As long as you don't switch to a different sound card, does not change the attenuator slider of the sound card (or let another application change it), and don't change the Reference Level field, you can make meaningful relative readings between devices that you are testing.
You can set the vertical scale of the plot to 1, 2, 3, 6, 10, 15, 20 or 30 dB per division with the Scale popup menu shown in the above figure. The following two figures show the displays that are set to 15 dB per division and 20 dB per division, respectively:
Figure 6: 15 dB per Division
Figure 7: 20 dB per Division
The next figure shows the same
20 dB per division scale, but with Reference Level field in
the Attenuation drawer reduced by 10 dB. Notice that this
shifts the entire plot down by 10 dB relative to the grid
Figure 8: 20 dB per Division with an additional -10 dB change to Reference Level
If the Reference Level field or Scale popup menu settings cause the trace to fall either completely above or completely below the display area, Amici draws a gray warning bar at the top or the bottom of the plot, respectively. Figure 9 shows the appearance when the entire trace falls below the display (-75 dB in this case).
Figure 9: Gray Warning Bar when trace falls completely below the Display
While Amici uses the Fast Fourier Transform (FFT) to estimate the power spectrum, it does not depend solely on the FFT to provide the resolution bandwidth that is desired in a spectrum analyzer.
When a 16,384-point FFT is performed on a 48,000 sample/second to produce 8,192 frequency bins, the resultant bins are separated from one another by 2.929 Hz. Each bin has a transfer function in the frequency domain that has the shape of a sin(f)/f function, with the zeros of the function occurring precisely at the center of bins other than itself. Each of these FFT bins also has an equivalent noise bandwidth of 2.929 Hz.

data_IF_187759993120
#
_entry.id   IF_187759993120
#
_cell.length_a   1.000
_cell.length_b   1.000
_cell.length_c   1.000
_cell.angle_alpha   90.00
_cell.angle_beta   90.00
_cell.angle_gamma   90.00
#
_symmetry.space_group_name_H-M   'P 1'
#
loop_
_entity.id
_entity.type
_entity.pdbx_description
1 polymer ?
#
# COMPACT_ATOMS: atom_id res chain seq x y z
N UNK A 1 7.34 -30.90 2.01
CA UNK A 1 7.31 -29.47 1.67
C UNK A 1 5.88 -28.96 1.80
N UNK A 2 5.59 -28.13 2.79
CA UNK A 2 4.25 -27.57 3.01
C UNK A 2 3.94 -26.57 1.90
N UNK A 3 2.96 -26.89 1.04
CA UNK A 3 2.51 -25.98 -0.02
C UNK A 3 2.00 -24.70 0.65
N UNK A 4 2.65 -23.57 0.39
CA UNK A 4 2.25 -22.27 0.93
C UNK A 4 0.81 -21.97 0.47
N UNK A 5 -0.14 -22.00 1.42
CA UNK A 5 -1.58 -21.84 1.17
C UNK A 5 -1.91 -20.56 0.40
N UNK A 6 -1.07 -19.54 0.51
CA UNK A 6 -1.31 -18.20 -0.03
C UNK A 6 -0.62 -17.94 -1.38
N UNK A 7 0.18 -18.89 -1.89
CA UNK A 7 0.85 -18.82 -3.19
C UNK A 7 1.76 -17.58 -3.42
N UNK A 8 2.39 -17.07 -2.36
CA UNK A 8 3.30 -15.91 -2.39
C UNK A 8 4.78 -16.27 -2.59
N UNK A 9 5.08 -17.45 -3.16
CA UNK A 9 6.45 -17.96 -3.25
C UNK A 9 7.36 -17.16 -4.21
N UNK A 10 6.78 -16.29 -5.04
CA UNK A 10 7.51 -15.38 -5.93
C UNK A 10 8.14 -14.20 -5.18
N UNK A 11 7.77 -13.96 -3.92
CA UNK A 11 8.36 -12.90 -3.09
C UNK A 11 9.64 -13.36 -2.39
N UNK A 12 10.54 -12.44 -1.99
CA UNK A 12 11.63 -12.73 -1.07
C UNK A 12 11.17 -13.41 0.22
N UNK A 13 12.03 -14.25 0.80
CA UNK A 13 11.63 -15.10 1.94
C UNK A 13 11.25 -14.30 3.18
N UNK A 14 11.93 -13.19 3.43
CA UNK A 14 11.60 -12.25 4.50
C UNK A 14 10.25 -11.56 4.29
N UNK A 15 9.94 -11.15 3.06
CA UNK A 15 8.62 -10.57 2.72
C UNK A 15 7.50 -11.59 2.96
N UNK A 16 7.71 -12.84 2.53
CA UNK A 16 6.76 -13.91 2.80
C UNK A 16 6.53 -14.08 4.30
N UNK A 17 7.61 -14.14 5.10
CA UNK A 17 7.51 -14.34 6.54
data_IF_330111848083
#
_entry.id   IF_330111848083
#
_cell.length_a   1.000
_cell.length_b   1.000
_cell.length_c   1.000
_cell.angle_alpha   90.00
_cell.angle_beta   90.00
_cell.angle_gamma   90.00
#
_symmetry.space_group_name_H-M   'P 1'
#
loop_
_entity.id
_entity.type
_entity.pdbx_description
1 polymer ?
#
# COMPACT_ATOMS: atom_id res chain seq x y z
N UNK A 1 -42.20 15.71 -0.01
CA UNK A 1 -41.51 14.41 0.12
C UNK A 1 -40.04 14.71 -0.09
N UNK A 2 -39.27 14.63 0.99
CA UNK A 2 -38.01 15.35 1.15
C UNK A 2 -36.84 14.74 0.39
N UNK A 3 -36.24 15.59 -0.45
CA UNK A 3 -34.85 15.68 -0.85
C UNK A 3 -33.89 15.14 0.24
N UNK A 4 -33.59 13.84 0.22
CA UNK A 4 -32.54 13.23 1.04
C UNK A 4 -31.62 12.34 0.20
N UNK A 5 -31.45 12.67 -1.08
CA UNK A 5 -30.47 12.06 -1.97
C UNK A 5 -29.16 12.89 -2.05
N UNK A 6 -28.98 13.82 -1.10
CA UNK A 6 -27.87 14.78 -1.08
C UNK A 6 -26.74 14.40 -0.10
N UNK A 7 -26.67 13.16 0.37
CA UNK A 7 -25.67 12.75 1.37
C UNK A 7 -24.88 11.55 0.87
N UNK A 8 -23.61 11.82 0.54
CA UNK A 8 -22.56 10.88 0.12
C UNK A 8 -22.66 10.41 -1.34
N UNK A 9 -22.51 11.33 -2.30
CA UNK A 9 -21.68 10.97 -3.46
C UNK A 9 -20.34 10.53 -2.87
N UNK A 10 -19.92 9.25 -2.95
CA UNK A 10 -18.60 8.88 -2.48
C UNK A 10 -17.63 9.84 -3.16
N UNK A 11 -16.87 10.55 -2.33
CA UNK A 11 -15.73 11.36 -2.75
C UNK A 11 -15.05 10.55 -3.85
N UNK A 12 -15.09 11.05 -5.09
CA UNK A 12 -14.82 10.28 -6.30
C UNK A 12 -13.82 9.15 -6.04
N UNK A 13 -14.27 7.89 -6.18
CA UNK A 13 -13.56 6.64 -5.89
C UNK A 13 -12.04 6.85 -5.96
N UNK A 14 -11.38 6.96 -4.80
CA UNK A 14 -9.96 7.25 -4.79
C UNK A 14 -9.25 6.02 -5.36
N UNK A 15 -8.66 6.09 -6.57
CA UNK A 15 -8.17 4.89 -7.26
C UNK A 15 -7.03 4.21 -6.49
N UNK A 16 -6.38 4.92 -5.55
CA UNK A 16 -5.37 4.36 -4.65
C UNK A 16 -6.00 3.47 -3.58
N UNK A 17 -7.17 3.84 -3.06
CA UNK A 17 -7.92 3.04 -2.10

The sin(f)/f transfer function from a raw FFT causes a signal that is not located precisely at the center of an FFT bin to also appear at frequency bins that are far away from the true signal.
Further, it is also desirable for a spectrum analyzer to have selectable noise bandwidth that is different from the natural bandwidth which is determined by the size of an FFT and the sampling rate (i.e., the 2.929 Hz in the example cited above). A noise bandwidth of precisely 1 Hz is especially desirable for the purpose of directly measuring the noise floor of a device and thus being able to directly read out the dynamic range. Noise floors are usually specified in units of dB/Hz.
For these two reasons, Amici applies a calibrated window to the data before performing an FFT on the waveform. To provide a variety of filter skirts, Amici lets you choose between a Hann window, a Blackman window and a Gaussian window.
To create a known bandwidth that is different from the native FFT bin's bandwidth with the Hann and Blackman windows, the support of the window functions are constructed to be narrower than the FFT width. With the Gaussian window, the standard deviation of the Gaussian function provides the bandwidth factor.
Of the three windows available in Amici, the Hann window provides the steepest initial filter skirt, but its sidelobes eventually flare out appreciably.
Although a Hann window produces much lower sidebands than the sin(x)/x sidebands from a unwindowed FFT, it is still not useful for making noise floor and IMD measurements that require a dynamic range of more than about 60 dB.
For the same noise bandwidth, the Gaussian window has a wider initial bandwidth than the Hann, but then drops steeply to more than 140 dB at about 3 times the noise bandwidth away from the peak.
Finally, the Blackman window has a behavior somewhere in between the Hann and the Gaussian.
The following three figures show the behavior of the Hann, Blackman and Gaussian windows, respectively. The window types are shown as the title at the top right hand corner of each figure. All three windows shown here have the same equivalent noise bandwidth of 31.6 Hz, and all windows are plotted to the same scale.
One way to interpret the
figures above is that a Hann window is better at separating
close spaced tones as long as you do not require a dynamic
range that is better than 40 dB.
Amici's Gaussian window, on the other hand is capable of measuring noise floors and IMD in excess of 140 dB (up to the numerical accuracy of single precision floating point FFT) below a reference carrier, but it requires narrower noise bandwidths than the Hann window (and thus more processor cycles due to the need to compute larger FFTs) to resolve two close spaced tones.